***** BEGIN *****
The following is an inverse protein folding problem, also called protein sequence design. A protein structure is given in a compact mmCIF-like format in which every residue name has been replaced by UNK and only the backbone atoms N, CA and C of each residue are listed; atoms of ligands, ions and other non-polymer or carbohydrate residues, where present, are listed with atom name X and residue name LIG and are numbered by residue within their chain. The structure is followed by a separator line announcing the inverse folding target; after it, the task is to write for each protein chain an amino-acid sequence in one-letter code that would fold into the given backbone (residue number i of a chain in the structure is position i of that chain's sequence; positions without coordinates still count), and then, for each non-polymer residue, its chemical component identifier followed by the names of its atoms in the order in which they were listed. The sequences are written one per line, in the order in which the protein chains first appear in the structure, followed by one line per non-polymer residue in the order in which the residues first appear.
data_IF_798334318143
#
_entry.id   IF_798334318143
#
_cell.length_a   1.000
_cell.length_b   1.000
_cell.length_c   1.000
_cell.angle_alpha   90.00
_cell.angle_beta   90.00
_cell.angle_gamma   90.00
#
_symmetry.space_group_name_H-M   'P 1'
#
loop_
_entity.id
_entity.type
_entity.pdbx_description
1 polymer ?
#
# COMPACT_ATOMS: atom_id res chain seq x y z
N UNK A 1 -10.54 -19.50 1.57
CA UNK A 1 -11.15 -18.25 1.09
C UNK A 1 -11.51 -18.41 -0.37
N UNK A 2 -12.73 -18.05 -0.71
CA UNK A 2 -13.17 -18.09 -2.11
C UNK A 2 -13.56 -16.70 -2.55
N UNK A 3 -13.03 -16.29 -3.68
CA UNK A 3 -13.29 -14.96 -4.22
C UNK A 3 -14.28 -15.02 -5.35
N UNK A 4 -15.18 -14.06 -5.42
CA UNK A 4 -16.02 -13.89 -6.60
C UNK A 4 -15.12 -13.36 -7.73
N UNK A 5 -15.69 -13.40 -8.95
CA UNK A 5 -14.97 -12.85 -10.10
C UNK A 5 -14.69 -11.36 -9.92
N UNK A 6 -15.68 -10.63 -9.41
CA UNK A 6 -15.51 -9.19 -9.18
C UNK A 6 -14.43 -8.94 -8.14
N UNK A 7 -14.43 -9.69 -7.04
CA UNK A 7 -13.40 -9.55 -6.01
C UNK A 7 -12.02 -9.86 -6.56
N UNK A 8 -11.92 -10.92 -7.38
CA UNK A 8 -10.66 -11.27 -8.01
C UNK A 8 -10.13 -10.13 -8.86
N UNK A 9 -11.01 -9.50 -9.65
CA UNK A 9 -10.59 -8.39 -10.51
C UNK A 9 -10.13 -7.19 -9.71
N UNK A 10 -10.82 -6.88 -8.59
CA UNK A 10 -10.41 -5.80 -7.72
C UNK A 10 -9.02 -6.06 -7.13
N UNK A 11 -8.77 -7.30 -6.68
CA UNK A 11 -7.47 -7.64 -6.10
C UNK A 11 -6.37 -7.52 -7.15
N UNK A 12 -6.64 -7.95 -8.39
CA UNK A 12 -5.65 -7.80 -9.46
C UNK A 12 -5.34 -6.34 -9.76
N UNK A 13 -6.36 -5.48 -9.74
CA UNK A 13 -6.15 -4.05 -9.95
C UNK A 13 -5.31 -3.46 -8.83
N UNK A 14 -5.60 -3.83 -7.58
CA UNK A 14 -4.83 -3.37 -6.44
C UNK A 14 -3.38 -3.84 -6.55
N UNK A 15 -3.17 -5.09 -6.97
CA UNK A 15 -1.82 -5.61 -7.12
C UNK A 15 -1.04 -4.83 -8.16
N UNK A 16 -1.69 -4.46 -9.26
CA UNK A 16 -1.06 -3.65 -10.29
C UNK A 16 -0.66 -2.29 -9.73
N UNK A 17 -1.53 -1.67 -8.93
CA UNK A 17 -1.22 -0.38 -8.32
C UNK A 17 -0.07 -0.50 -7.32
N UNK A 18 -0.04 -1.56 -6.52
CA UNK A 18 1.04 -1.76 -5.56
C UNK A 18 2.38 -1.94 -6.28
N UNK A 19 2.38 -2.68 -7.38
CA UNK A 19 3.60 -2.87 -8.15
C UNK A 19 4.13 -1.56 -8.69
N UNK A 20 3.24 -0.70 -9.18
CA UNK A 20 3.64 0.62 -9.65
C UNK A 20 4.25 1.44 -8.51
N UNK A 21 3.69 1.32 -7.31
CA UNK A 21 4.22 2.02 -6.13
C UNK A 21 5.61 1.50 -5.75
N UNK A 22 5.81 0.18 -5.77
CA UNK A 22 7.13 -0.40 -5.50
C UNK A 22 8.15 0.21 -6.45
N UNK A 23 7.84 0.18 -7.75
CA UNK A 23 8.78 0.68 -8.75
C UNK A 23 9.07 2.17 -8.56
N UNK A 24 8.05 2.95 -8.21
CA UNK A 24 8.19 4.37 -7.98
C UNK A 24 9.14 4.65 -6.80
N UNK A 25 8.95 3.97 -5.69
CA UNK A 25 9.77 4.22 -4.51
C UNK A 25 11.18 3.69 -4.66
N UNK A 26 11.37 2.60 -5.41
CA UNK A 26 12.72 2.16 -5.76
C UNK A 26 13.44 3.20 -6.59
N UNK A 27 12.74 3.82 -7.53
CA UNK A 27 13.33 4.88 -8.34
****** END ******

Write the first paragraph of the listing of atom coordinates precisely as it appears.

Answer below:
The following is an inverse protein folding problem, also called protein sequence design. A protein structure is given in a compact mmCIF-like format in which every residue name has been replaced by UNK and only the backbone atoms N, CA and C of each residue are listed; atoms of ligands, ions and other non-polymer or carbohydrate residues, where present, are listed with atom name X and residue name LIG and are numbered by residue within their chain. The structure is followed by a separator line announcing the inverse folding target; after it, the task is to write for each protein chain an amino-acid sequence in one-letter code that would fold into the given backbone (residue number i of a chain in the structure is position i of that chain's sequence; positions without coordinates still count), and then, for each non-polymer residue, its chemical component identifier followed by the names of its atoms in the order in which they were listed. The sequences are written one per line, in the order in which the protein chains first appear in the structure, followed by one line per non-polymer residue in the order in which the residues first appear.